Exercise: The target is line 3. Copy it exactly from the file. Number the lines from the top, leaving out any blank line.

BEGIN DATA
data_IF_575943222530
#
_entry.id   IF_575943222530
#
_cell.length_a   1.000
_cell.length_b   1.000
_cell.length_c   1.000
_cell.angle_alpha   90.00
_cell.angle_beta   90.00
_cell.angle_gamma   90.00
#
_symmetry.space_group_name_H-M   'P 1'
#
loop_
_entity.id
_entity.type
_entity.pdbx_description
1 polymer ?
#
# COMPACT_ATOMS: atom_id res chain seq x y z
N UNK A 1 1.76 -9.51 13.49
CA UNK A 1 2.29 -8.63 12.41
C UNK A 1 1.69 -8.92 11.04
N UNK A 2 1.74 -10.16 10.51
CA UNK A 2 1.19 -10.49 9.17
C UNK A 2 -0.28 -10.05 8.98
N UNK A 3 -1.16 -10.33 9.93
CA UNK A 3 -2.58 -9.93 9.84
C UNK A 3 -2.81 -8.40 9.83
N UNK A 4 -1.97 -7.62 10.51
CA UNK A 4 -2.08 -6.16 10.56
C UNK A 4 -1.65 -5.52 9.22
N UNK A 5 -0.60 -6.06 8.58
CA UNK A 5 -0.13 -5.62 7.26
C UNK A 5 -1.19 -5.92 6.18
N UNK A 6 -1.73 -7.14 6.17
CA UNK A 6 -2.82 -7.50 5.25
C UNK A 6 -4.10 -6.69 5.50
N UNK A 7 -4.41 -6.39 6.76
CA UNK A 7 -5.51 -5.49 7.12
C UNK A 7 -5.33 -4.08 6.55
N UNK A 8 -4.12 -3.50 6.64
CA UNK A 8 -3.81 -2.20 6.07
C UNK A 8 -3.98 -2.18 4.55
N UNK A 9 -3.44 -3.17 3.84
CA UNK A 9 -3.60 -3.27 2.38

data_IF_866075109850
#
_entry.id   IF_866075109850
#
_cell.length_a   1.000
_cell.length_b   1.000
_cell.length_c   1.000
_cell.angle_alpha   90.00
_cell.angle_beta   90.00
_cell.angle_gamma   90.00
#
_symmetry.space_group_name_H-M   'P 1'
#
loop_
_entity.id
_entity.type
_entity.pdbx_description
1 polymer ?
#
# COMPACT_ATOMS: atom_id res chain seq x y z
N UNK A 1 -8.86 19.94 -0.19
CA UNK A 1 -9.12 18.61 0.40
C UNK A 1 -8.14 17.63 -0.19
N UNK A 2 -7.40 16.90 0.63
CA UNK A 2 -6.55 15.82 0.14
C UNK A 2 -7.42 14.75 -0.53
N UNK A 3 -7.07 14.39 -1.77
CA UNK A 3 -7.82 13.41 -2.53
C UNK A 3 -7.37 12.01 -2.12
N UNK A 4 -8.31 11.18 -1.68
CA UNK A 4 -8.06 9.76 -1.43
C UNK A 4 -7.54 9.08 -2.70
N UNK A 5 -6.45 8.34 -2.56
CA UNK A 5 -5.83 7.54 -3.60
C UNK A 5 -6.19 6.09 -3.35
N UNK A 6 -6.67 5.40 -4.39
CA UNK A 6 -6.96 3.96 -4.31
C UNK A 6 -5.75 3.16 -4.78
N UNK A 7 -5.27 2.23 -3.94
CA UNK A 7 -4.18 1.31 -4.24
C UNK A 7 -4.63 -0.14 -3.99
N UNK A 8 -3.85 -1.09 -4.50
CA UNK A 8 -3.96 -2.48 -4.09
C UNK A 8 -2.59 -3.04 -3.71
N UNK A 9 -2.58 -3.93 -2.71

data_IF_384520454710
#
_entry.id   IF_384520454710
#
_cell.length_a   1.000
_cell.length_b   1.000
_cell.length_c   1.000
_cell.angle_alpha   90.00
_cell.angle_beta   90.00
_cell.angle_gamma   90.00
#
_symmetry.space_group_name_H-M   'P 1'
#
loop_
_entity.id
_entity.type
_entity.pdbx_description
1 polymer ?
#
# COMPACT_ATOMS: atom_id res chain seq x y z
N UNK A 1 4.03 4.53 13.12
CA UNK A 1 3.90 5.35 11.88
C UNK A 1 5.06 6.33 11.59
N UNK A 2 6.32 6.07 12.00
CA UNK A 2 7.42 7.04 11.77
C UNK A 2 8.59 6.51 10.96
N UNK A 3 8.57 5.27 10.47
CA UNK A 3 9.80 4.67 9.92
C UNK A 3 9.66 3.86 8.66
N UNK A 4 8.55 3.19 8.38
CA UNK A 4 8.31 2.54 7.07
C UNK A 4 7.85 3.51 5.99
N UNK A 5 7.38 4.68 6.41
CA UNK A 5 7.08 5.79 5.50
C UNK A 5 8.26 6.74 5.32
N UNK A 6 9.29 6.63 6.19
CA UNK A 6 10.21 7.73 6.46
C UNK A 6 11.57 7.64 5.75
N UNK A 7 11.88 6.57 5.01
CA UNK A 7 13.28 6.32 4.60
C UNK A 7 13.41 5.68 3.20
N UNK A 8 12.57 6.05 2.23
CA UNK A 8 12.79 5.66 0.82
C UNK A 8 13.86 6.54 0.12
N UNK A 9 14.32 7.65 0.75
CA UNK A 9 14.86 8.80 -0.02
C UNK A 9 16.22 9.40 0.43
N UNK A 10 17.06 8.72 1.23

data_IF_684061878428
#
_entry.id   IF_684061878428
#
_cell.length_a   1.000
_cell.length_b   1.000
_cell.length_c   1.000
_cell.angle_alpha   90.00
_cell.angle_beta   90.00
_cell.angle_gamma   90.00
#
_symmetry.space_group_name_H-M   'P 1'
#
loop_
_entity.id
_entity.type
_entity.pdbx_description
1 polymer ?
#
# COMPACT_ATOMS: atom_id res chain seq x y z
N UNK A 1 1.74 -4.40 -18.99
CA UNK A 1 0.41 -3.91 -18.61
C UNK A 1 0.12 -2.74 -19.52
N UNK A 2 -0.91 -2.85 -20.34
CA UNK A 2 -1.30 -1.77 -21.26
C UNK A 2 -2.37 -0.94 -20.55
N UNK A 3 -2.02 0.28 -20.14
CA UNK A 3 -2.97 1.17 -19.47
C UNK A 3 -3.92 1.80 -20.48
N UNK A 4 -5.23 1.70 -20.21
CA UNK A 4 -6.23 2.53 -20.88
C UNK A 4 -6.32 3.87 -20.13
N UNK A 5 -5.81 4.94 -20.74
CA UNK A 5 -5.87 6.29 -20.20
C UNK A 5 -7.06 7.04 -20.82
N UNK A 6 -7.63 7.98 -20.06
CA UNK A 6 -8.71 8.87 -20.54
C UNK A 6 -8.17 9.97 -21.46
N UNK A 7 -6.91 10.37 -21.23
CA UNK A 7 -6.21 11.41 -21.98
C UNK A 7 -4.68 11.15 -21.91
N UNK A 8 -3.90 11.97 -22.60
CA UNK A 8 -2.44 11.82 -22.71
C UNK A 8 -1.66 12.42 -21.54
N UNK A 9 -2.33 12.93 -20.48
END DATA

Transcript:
_entry.id   IF_575943222530